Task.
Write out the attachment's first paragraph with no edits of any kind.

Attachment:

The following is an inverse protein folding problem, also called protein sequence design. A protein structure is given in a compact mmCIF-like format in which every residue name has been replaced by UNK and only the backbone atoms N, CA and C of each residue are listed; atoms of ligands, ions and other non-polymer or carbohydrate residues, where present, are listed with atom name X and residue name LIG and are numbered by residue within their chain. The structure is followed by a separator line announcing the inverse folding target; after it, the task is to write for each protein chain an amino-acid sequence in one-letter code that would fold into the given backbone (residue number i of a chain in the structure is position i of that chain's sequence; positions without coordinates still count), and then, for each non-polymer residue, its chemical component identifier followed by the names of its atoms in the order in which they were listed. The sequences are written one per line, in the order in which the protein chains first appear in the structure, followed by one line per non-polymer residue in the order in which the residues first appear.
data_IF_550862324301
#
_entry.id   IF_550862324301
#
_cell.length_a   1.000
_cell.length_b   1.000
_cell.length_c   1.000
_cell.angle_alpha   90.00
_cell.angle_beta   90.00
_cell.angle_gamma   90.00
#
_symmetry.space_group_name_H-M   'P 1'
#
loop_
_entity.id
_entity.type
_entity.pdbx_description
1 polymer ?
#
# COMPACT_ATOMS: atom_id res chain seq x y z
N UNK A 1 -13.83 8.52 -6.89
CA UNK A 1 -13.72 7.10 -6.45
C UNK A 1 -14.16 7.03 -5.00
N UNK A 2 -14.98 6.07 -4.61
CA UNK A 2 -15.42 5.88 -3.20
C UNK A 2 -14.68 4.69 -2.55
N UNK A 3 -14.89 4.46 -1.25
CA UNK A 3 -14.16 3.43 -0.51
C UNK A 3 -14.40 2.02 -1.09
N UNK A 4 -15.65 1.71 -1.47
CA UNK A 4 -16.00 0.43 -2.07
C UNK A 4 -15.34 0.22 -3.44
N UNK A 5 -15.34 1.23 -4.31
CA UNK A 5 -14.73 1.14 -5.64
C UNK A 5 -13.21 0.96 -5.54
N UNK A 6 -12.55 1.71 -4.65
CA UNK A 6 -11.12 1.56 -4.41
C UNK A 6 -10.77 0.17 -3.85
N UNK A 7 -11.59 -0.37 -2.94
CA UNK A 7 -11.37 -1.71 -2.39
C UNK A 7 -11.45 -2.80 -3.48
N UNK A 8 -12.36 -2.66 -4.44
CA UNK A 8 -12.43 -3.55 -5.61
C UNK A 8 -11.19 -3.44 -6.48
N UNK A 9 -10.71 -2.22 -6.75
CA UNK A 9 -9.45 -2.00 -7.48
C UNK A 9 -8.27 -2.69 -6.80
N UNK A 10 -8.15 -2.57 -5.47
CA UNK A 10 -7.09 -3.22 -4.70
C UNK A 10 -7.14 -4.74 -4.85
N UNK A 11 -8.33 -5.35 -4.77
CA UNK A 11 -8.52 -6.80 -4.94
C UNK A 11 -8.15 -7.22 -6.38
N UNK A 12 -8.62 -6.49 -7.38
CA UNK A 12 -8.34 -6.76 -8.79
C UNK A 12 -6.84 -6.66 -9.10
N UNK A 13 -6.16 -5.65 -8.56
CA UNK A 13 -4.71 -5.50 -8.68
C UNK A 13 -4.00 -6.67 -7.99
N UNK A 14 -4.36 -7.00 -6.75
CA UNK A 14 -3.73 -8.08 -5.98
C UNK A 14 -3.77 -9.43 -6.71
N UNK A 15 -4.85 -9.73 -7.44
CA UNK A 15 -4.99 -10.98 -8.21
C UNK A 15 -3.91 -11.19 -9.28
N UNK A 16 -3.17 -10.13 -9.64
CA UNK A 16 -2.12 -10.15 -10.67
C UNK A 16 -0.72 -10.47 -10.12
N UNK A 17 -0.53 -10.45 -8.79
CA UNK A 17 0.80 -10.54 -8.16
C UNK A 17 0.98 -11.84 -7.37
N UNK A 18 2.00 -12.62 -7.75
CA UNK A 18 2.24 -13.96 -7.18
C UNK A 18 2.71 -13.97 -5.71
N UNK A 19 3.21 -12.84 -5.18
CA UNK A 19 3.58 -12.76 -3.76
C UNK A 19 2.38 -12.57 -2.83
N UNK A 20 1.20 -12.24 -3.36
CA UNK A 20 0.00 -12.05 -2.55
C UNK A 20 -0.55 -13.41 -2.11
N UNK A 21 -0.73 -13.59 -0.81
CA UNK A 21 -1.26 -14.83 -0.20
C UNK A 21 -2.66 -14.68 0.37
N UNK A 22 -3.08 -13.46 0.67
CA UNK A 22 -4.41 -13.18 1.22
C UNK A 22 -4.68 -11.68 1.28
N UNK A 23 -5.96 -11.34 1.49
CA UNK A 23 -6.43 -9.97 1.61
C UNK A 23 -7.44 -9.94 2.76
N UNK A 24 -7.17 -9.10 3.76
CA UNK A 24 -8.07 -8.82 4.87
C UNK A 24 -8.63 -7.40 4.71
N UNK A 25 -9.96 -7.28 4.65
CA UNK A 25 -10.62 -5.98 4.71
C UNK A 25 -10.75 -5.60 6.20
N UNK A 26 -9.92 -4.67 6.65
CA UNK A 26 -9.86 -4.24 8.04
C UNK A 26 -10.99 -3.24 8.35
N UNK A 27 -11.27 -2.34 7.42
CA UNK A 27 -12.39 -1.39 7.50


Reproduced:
The following is an inverse protein folding problem, also called protein sequence design. A protein structure is given in a compact mmCIF-like format in which every residue name has been replaced by UNK and only the backbone atoms N, CA and C of each residue are listed; atoms of ligands, ions and other non-polymer or carbohydrate residues, where present, are listed with atom name X and residue name LIG and are numbered by residue within their chain. The structure is followed by a separator line announcing the inverse folding target; after it, the task is to write for each protein chain an amino-acid sequence in one-letter code that would fold into the given backbone (residue number i of a chain in the structure is position i of that chain's sequence; positions without coordinates still count), and then, for each non-polymer residue, its chemical component identifier followed by the names of its atoms in the order in which they were listed. The sequences are written one per line, in the order in which the protein chains first appear in the structure, followed by one line per non-polymer residue in the order in which the residues first appear.